On Wednesday we began by reviewing what will be expected for our sample body paragraph, the key points being: follow the MLA guidelines, and work on synthesizing your own analysis with the voice of the critic, while remembering to make some sort of claim. Then we proceeded to examine two different sample body paragraphs, the first concerning Frankenstein and the second addressing The Great Gatsby. For the Frankenstein article we determined it was a good example of several high-school writing tendencies that we should now avoid, focusing on condensing references to critics and their articles, and also avoiding ending a paragraph with someone else’s (i.e. a critic’s) finds as it weakens the authority of one’s own voice. In the second example focused on Gatsby we found a “more baked” body, in reference to the analogy Professor Seaman offered of the paper to a cake. We liked that it referenced other sections and had a more discernible argument, but found some portions made good points about composition and readability. We decided it had a few too many, and maybe superfluous, quotes, and learned not to worry that you are “talking down” to the reader but rather explain further in order to help the reader be lead through the argument.
Finally, we moved on to a discussion of the “Post” chapter, emphasizing mainly Postmodernism and its close relationship to Post structuralism, though Postcolonialism was also touched on, and all three share the quality of being “informed by changing world views.” Postmodernism was characterized as being ironic, detached, self-conscious, calling attention to its construction, focused on process not product, and describing a specific object or work of art. One of its other notable qualities was the “meta-narrative” which calls to attention the artificiality of something, like Seinfeld being “a sitcom about sitcoms.” Then we highlighted the subtle differences in Post structuralism, which is more of a philosophy or critical approach. We used the sample artwork of Van Gogh and Warhol to illuminate these distinctions between modernism and postmodernism: while Warhol’s piece called to mind commodity, trends, consumer society, and attention to construction, Van Gogh’s piece was more naturalistic, an example of everyman, attempting realism, evoking the idea of the laboring worker.
“[New Historicists] have erased the old boundary line dividing historical and literary materials, showing that the production of one of Shakespeare’s historical plays was a political act and a historical event, while at the same time showing that the coronation of Elizabeth I was carried out with the same care for staging and symbol lavished on works of dramatic art.” (118 WOB)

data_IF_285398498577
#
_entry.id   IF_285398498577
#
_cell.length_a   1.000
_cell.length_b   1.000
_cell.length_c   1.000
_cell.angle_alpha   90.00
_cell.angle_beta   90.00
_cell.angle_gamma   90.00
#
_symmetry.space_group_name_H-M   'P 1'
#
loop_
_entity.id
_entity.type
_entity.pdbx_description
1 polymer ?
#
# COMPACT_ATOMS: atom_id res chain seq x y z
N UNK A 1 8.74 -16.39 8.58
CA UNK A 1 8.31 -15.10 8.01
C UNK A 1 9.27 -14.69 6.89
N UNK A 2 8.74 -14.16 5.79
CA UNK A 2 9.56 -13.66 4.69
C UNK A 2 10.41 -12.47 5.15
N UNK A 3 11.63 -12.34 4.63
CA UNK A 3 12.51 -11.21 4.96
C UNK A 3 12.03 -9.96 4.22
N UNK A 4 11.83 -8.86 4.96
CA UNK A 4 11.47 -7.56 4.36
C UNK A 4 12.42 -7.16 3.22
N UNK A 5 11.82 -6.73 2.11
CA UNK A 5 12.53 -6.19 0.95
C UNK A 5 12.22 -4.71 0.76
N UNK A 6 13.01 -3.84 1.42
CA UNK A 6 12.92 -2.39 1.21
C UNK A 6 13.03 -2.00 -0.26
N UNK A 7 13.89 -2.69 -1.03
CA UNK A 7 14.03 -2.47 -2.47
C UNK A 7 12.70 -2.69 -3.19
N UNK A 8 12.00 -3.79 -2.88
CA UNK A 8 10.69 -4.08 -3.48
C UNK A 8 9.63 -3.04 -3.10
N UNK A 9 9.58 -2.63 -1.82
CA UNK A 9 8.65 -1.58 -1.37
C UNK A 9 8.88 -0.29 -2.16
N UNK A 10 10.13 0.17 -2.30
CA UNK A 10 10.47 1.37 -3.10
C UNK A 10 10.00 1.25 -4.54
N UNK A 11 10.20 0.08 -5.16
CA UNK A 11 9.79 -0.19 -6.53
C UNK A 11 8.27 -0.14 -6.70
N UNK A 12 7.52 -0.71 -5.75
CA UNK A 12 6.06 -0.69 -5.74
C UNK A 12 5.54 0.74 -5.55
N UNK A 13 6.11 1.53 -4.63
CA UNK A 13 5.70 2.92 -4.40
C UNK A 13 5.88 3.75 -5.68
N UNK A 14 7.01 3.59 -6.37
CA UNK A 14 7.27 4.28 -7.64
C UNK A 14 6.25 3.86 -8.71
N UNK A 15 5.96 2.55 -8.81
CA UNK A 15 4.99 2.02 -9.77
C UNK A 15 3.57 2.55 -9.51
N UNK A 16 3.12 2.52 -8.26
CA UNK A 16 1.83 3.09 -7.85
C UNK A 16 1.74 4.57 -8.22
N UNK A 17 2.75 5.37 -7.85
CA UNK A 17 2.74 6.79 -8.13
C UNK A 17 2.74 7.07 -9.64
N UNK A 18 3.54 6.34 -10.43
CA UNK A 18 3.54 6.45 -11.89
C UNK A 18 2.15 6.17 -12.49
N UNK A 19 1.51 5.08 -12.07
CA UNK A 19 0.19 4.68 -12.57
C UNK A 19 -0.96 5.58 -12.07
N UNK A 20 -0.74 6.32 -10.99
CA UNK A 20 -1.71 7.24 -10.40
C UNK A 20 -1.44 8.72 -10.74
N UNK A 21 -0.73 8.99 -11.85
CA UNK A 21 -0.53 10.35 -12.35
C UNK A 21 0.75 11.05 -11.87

“‘In William’s lectures,’ Greenblatt writes, ‘all that had been carefully excluded from the literary criticism in which I had been trained—who controlled access to the printing press, who owned the land and the factories, whose voices were being repressed as well as represented in literary texts, what social strategies were being served by the aesthetic values we constructed—came pressing back in upon the act of interpretation.’” (121 WOB)
“Another example of Chaucer’s avoidance of contemporary social conditions in preference to a literary […] stereotype is his use of Alisoun’s habit of going on pilgrimage..” (136 WOB)
“In this defining her not as an individual (nor even as a woman) but as a wife, Chaucer was reproducing the conventions and, to a large extent, the social realities of his day.” (137 WOB)
“Maybe the most cogent definition of “postmodern” is disjunctive, ironic, and/or reflexive artistic works produced after 1945.” (144 TT)
Austin: “Our eight-minute creative final project.”
Seaman: “That’s not for this class.”
Austin: “Our seven-minute final project.”
Seaman: “Ah… I was taking too literal an interpretation.”
Preview of Week 13 (by Dr. Seaman)
Monday we will continue with the “Posts” chapter, particularly Poststructuralism and Postcolonialism; and will address the topic of Difference in the reading. Be sure to allot time for reading and considering the various terms I’ve assigned you to look up in the Bedford glossary.
On Wednesday, we will move on to our final critical reading from Beidler’s collection on The Wife of Bath’s Tale. We’ve taken New Historicist (Patterson) and Marxist (Finke) approaches, and now we will see what a Psychoanalytical approach “does” to and with the text. As before, you should be prepared to discuss Ross Murfin’s introductory material on Psychoanalytical Criticism and then Fradenburg’s essay on the Wife.
Before we discuss Fradenburg’s essay on Wednesday, we will begin class with a workshop on abstracts, which will center on the expectations of the proposal that you will be writing for your Big Project. I will bring some examples that we will analyze and discuss.
On Thursday your sample body paragraph is due. Be working on your Annotated Bibliography, too, as it’s due on a week from Tuesday.
Remember to be blogging, and also that your posts can deal with the work you’re doing on your Big Project. If there’s anything you can imagine getting useful feedback from fellow students about, please post on it.
Also remember that I have office hours Monday and Wednesday 1-2 and 4:40-5:10. And get ready for the last 3 weeks of class!